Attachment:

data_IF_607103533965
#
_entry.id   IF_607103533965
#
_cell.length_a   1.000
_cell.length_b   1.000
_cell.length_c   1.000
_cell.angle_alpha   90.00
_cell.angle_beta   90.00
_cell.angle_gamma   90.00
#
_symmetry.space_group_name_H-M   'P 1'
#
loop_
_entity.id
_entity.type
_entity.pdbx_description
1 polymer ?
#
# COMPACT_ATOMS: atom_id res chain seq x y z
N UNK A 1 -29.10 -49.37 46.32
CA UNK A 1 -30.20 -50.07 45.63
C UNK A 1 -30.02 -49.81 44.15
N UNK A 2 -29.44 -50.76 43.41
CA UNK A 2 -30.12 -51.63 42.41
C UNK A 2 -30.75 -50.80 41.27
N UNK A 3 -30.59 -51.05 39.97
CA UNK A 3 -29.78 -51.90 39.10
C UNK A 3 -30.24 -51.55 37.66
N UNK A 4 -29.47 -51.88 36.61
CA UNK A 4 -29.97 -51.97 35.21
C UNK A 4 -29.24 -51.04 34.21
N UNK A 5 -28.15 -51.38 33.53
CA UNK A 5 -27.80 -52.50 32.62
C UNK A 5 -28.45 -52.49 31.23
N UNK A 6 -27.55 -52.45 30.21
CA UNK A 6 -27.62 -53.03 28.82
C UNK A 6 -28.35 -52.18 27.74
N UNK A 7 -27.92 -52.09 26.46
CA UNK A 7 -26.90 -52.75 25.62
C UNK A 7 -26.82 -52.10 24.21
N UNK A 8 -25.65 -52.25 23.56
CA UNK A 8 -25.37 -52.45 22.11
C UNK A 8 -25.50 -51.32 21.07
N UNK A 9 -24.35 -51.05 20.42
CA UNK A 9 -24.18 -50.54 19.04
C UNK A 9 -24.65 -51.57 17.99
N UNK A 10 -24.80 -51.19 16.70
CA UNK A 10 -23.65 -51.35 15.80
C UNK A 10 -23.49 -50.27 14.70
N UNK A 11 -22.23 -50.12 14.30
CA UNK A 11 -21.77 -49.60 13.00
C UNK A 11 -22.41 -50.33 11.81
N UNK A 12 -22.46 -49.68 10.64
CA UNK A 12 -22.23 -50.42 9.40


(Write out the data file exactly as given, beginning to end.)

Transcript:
data_IF_607103533965
#
_entry.id   IF_607103533965
#
_cell.length_a   1.000
_cell.length_b   1.000
_cell.length_c   1.000
_cell.angle_alpha   90.00
_cell.angle_beta   90.00
_cell.angle_gamma   90.00
#
_symmetry.space_group_name_H-M   'P 1'
#
loop_
_entity.id
_entity.type
_entity.pdbx_description
1 polymer ?
#
# COMPACT_ATOMS: atom_id res chain seq x y z
N UNK A 1 -29.10 -49.37 46.32
CA UNK A 1 -30.20 -50.07 45.63
C UNK A 1 -30.02 -49.81 44.15
N UNK A 2 -29.44 -50.76 43.41
CA UNK A 2 -30.12 -51.63 42.41
C UNK A 2 -30.75 -50.80 41.27
N UNK A 3 -30.59 -51.05 39.97
CA UNK A 3 -29.78 -51.90 39.10
C UNK A 3 -30.24 -51.55 37.66
N UNK A 4 -29.47 -51.88 36.61
CA UNK A 4 -29.97 -51.97 35.21
C UNK A 4 -29.24 -51.04 34.21
N UNK A 5 -28.15 -51.38 33.53
CA UNK A 5 -27.80 -52.50 32.62
C UNK A 5 -28.45 -52.49 31.23
N UNK A 6 -27.55 -52.45 30.21
CA UNK A 6 -27.62 -53.03 28.82
C UNK A 6 -28.35 -52.18 27.74
N UNK A 7 -27.92 -52.09 26.46
CA UNK A 7 -26.90 -52.75 25.62
C UNK A 7 -26.82 -52.10 24.21
N UNK A 8 -25.65 -52.25 23.56
CA UNK A 8 -25.37 -52.45 22.11
C UNK A 8 -25.50 -51.32 21.07
N UNK A 9 -24.35 -51.05 20.42
CA UNK A 9 -24.18 -50.54 19.04
C UNK A 9 -24.65 -51.57 17.99
N UNK A 10 -24.80 -51.19 16.70
CA UNK A 10 -23.65 -51.35 15.80
C UNK A 10 -23.49 -50.27 14.70
N UNK A 11 -22.23 -50.12 14.30
CA UNK A 11 -21.77 -49.60 13.00
C UNK A 11 -22.41 -50.33 11.81
N UNK A 12 -22.46 -49.68 10.64
CA UNK A 12 -22.23 -50.42 9.40